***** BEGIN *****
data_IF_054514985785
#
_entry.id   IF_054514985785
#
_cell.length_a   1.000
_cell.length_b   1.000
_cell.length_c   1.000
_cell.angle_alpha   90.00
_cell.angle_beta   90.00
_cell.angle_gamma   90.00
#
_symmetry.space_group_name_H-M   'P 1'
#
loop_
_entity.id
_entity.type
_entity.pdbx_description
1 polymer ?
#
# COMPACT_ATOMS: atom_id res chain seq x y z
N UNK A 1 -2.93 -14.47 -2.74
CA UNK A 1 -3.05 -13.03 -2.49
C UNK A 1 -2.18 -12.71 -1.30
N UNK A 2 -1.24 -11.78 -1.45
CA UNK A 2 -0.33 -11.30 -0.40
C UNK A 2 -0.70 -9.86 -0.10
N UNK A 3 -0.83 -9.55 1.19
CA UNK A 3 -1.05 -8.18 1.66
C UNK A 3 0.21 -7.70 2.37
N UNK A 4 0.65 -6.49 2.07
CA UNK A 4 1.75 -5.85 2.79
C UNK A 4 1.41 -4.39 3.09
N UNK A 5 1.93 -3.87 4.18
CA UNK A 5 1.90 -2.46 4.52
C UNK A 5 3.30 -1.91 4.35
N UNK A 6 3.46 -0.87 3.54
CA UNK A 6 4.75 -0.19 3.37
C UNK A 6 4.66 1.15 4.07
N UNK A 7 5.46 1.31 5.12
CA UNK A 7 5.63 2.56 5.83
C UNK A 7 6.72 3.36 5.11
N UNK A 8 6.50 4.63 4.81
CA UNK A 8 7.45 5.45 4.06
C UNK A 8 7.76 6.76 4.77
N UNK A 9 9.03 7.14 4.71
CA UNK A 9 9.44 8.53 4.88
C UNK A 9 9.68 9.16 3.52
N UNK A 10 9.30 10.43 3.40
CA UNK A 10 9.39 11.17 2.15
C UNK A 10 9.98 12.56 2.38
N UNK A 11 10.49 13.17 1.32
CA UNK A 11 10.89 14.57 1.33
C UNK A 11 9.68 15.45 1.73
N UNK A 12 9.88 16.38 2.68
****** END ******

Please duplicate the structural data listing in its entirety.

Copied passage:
data_IF_054514985785
#
_entry.id   IF_054514985785
#
_cell.length_a   1.000
_cell.length_b   1.000
_cell.length_c   1.000
_cell.angle_alpha   90.00
_cell.angle_beta   90.00
_cell.angle_gamma   90.00
#
_symmetry.space_group_name_H-M   'P 1'
#
loop_
_entity.id
_entity.type
_entity.pdbx_description
1 polymer ?
#
# COMPACT_ATOMS: atom_id res chain seq x y z
N UNK A 1 -2.93 -14.47 -2.74
CA UNK A 1 -3.05 -13.03 -2.49
C UNK A 1 -2.18 -12.71 -1.30
N UNK A 2 -1.24 -11.78 -1.45
CA UNK A 2 -0.33 -11.30 -0.40
C UNK A 2 -0.70 -9.86 -0.10
N UNK A 3 -0.83 -9.55 1.19
CA UNK A 3 -1.05 -8.18 1.66
C UNK A 3 0.21 -7.70 2.37
N UNK A 4 0.65 -6.49 2.07
CA UNK A 4 1.75 -5.85 2.79
C UNK A 4 1.41 -4.39 3.09
N UNK A 5 1.93 -3.87 4.18
CA UNK A 5 1.90 -2.46 4.52
C UNK A 5 3.30 -1.91 4.35
N UNK A 6 3.46 -0.87 3.54
CA UNK A 6 4.75 -0.19 3.37
C UNK A 6 4.66 1.15 4.07
N UNK A 7 5.46 1.31 5.12
CA UNK A 7 5.63 2.56 5.83
C UNK A 7 6.72 3.36 5.11
N UNK A 8 6.50 4.63 4.81
CA UNK A 8 7.45 5.45 4.06
C UNK A 8 7.76 6.76 4.77
N UNK A 9 9.03 7.14 4.71
CA UNK A 9 9.44 8.53 4.88
C UNK A 9 9.68 9.16 3.52
N UNK A 10 9.30 10.43 3.40
CA UNK A 10 9.39 11.17 2.15
C UNK A 10 9.98 12.56 2.38
N UNK A 11 10.49 13.17 1.32
CA UNK A 11 10.89 14.57 1.33
C UNK A 11 9.68 15.45 1.73
N UNK A 12 9.88 16.38 2.68